Web Design All-in-One For Dummies, 2nd Edition
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First and foremost, designing websites that follow web standards helps ensure that anyone using the web — regardless of their browser, device, or operating system — can view the content on a web page. Additionally, following web standards also makes sites easier to maintain and thus makes them an even more cost-effective method for communicating with site visitors than traditional methods of marketing and communication.

The more all Internet software and hardware manufacturers comply with these World Wide Web Consortium (W3C) recommendations, the better all web visitors’ experiences can be. That’s where you come in.

As an added bonus, besides being accessible to the widest possible audience, standards-compliant websites are more likely to load faster in a browser and tend to have better search engine rankings than their non–standards-compliant counterparts.

Ultimately, though, the number one reason to use web standards is that by following them, you can honestly and proudly present yourself as a professional web designer or developer. This not only makes you look good, but it also makes your clients look good too, and that’s good for everybody’s business.

To help be a part of this Internet utopia, you must do your part to follow the recommendations when writing the HTML, HTML5, XHTML, CSS, CSS3, JavaScript, jQuery, and other programming code for your websites. Most WYSIWYG code editors, such as Dreamweaver and Expression web, do a respectable job of writing standards-compliant code — particularly when certain Accessibility preferences are set within the applications.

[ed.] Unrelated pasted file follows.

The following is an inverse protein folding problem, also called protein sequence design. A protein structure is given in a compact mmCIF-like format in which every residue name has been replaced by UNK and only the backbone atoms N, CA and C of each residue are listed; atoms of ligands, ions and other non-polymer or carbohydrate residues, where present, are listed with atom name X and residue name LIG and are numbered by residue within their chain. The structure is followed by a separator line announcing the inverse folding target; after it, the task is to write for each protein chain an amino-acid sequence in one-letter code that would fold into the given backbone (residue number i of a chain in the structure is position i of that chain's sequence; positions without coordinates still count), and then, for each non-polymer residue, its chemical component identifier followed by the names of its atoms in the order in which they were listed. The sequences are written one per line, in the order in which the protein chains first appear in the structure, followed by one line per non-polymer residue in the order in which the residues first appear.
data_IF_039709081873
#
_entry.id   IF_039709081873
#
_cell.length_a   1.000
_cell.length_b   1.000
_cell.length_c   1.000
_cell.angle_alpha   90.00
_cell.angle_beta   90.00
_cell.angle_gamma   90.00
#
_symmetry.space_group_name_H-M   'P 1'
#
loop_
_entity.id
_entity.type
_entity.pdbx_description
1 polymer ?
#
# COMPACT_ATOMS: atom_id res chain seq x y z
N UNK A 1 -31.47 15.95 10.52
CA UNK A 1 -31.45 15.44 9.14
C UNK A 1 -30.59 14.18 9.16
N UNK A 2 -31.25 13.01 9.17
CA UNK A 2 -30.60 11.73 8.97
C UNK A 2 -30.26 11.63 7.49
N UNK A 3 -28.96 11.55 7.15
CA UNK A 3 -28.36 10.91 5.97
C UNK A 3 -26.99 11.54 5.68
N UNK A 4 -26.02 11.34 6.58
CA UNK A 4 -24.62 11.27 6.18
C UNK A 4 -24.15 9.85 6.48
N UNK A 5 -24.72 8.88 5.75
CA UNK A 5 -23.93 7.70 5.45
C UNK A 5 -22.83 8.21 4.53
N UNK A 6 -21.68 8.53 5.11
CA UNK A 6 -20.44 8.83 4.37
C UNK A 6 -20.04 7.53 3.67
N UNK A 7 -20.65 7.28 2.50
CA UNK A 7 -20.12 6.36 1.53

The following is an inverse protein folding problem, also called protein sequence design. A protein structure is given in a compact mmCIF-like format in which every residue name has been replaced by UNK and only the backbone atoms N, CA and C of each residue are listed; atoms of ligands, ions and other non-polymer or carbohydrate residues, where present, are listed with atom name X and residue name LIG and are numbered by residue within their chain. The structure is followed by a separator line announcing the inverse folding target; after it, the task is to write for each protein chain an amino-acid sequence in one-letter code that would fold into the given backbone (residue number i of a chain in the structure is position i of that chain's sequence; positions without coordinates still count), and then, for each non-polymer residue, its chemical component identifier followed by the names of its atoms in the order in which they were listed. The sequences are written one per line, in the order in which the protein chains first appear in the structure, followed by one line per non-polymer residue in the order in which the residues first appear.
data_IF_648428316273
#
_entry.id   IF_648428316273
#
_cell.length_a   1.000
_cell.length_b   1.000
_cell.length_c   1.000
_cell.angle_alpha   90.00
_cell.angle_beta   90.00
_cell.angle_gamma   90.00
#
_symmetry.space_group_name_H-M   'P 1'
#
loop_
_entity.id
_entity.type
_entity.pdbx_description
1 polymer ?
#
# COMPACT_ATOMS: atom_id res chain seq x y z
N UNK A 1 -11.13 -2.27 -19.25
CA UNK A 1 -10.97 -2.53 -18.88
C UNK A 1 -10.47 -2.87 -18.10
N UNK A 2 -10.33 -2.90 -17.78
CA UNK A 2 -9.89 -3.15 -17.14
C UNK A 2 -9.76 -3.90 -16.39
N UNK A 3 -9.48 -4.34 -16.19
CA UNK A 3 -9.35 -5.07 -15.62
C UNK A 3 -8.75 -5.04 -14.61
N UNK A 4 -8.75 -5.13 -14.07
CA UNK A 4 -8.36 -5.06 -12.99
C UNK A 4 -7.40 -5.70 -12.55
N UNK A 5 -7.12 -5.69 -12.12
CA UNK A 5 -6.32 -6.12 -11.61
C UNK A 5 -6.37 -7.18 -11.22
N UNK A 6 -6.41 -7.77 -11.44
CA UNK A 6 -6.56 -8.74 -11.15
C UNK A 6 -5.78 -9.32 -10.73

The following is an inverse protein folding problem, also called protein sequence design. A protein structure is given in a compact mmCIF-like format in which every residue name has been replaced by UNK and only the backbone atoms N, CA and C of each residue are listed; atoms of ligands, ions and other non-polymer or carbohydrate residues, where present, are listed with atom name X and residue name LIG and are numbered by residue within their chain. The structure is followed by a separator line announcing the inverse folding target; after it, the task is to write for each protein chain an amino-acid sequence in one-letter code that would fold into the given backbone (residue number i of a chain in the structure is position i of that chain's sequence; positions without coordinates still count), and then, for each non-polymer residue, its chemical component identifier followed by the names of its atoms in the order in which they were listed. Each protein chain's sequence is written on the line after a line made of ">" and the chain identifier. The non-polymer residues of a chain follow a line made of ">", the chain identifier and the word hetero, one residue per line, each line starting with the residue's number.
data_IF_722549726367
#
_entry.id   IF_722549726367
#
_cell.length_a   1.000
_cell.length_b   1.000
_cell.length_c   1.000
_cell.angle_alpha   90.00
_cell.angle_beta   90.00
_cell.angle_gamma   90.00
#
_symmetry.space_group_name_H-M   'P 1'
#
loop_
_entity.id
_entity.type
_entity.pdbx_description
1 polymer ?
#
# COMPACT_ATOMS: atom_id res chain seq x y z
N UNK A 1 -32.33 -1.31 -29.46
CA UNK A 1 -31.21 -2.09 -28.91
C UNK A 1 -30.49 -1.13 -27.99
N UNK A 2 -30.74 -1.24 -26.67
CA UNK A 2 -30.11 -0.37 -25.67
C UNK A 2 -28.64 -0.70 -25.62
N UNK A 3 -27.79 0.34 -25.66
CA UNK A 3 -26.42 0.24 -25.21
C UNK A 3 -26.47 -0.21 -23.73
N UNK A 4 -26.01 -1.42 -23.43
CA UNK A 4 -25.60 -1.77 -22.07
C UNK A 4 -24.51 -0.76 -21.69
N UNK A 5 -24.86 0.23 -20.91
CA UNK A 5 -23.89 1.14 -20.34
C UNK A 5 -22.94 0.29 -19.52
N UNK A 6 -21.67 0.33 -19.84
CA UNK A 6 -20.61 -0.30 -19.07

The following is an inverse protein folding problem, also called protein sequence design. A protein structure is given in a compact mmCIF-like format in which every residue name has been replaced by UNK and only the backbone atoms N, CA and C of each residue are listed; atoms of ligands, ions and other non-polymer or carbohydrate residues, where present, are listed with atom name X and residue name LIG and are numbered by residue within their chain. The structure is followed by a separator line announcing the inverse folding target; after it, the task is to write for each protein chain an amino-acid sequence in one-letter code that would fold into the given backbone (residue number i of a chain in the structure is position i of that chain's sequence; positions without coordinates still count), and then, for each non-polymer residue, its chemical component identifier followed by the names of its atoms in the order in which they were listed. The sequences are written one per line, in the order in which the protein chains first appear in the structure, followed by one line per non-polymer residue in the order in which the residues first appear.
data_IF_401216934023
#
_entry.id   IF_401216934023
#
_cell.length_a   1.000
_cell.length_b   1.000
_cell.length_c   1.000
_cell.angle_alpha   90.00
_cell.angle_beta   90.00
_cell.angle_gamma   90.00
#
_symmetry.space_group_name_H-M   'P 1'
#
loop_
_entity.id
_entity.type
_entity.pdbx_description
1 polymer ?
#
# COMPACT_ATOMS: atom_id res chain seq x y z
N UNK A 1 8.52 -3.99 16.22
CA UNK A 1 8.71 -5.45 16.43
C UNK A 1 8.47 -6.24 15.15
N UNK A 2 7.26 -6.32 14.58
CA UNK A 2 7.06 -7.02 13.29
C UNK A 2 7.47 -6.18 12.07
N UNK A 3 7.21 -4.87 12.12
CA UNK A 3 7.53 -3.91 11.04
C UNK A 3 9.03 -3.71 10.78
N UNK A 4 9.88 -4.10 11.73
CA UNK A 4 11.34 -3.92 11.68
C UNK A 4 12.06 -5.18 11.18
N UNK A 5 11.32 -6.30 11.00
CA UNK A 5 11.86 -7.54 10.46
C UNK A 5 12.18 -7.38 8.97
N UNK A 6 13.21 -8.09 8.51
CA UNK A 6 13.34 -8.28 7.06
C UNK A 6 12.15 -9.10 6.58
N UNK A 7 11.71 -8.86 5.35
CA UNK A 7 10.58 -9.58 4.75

However, it’s ultimately up to the designer or developer how standards-compliant that code is. This is especially true for anyone who intends to hand-code, hand-edit, or use HTML code editors such as TextWrangler and BBEdit.

Above all, you must do your part to ensure that the code is written in correct, valid, semantic HTML (code that uses tags to accurately define contents, such as

  • tags for list items) and that the code follows the recommendations of the World Wide web Consortium (W3C), the organization that helps develop these standards.

  • About This Article

    This article is from the book:

    About the book author:

    Sue Jenkins is a working designer as well as a design trainer and author. Her design firm, Luckychair, provides design services for web, logo, and print. Sue has also created a series of training DVDs on popular Adobe design tools including Photoshop, Dreamweaver, and Illustrator.

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